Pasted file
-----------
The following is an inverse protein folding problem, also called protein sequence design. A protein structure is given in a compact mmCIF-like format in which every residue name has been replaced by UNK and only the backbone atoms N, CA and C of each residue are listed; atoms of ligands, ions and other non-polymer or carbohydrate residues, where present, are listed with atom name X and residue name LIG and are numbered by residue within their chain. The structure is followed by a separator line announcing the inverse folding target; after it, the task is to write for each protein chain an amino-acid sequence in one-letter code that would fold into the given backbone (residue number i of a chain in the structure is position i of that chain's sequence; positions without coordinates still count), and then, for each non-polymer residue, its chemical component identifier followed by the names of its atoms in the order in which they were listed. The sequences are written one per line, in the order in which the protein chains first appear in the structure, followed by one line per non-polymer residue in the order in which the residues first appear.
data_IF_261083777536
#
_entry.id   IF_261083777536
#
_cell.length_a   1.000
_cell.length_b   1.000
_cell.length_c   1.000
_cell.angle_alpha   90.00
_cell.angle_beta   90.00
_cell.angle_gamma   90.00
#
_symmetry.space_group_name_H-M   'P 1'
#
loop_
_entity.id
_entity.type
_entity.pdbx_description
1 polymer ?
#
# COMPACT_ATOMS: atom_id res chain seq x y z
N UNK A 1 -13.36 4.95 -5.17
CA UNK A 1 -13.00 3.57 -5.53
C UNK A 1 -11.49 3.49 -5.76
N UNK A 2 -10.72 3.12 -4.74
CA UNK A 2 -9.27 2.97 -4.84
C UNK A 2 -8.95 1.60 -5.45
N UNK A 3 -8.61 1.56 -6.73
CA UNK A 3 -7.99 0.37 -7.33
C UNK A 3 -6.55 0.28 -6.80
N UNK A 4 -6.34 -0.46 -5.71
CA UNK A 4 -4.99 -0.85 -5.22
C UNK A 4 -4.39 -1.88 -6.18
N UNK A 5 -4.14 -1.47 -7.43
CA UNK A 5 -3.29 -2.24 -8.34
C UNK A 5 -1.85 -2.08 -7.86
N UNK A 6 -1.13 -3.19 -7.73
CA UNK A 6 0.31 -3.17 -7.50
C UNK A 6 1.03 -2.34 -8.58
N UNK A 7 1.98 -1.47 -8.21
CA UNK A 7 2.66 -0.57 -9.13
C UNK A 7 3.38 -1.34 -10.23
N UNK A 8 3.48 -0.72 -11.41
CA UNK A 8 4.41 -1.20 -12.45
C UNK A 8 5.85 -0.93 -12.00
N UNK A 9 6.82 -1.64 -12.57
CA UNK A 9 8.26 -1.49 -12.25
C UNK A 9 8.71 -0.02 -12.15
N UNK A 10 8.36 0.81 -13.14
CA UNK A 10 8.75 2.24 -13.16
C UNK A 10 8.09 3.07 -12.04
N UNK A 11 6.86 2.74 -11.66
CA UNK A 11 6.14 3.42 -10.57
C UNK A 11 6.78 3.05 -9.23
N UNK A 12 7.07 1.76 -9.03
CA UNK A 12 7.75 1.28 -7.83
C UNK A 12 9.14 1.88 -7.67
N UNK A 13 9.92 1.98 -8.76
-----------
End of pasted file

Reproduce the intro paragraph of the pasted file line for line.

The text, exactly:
The following is an inverse protein folding problem, also called protein sequence design. A protein structure is given in a compact mmCIF-like format in which every residue name has been replaced by UNK and only the backbone atoms N, CA and C of each residue are listed; atoms of ligands, ions and other non-polymer or carbohydrate residues, where present, are listed with atom name X and residue name LIG and are numbered by residue within their chain. The structure is followed by a separator line announcing the inverse folding target; after it, the task is to write for each protein chain an amino-acid sequence in one-letter code that would fold into the given backbone (residue number i of a chain in the structure is position i of that chain's sequence; positions without coordinates still count), and then, for each non-polymer residue, its chemical component identifier followed by the names of its atoms in the order in which they were listed. The sequences are written one per line, in the order in which the protein chains first appear in the structure, followed by one line per non-polymer residue in the order in which the residues first appear.